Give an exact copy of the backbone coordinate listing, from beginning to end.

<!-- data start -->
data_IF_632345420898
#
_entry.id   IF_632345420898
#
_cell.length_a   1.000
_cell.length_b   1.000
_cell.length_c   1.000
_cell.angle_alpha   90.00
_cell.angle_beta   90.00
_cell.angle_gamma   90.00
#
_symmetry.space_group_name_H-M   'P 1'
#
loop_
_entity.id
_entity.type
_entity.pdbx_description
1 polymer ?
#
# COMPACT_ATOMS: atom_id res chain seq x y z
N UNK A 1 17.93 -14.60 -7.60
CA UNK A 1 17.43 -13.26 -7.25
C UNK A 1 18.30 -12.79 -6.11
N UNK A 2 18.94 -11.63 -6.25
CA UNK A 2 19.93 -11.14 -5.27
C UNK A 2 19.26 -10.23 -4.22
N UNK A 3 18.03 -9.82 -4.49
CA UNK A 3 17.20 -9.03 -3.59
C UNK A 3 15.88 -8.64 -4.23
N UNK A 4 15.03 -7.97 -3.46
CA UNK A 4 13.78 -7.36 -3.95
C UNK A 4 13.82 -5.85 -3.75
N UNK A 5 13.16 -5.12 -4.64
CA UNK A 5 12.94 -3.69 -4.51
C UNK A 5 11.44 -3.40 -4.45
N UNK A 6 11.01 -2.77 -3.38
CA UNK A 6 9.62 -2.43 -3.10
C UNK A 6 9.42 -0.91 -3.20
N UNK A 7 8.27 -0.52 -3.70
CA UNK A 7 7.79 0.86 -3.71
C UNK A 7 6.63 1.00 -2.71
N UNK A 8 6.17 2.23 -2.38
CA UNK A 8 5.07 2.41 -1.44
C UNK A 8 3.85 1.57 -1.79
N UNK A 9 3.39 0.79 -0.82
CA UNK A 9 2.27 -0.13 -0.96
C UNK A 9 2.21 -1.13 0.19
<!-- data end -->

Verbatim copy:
data_IF_632345420898
#
_entry.id   IF_632345420898
#
_cell.length_a   1.000
_cell.length_b   1.000
_cell.length_c   1.000
_cell.angle_alpha   90.00
_cell.angle_beta   90.00
_cell.angle_gamma   90.00
#
_symmetry.space_group_name_H-M   'P 1'
#
loop_
_entity.id
_entity.type
_entity.pdbx_description
1 polymer ?
#
# COMPACT_ATOMS: atom_id res chain seq x y z
N UNK A 1 17.93 -14.60 -7.60
CA UNK A 1 17.43 -13.26 -7.25
C UNK A 1 18.30 -12.79 -6.11
N UNK A 2 18.94 -11.63 -6.25
CA UNK A 2 19.93 -11.14 -5.27
C UNK A 2 19.26 -10.23 -4.22
N UNK A 3 18.03 -9.82 -4.49
CA UNK A 3 17.20 -9.03 -3.59
C UNK A 3 15.88 -8.64 -4.23
N UNK A 4 15.03 -7.97 -3.46
CA UNK A 4 13.78 -7.36 -3.95
C UNK A 4 13.82 -5.85 -3.75
N UNK A 5 13.16 -5.12 -4.64
CA UNK A 5 12.94 -3.69 -4.51
C UNK A 5 11.44 -3.40 -4.45
N UNK A 6 11.01 -2.77 -3.38
CA UNK A 6 9.62 -2.43 -3.10
C UNK A 6 9.42 -0.91 -3.20
N UNK A 7 8.27 -0.52 -3.70
CA UNK A 7 7.79 0.86 -3.71
C UNK A 7 6.63 1.00 -2.71
N UNK A 8 6.17 2.23 -2.38
CA UNK A 8 5.07 2.41 -1.44
C UNK A 8 3.85 1.57 -1.79
N UNK A 9 3.39 0.79 -0.82
CA UNK A 9 2.27 -0.13 -0.96
C UNK A 9 2.21 -1.13 0.19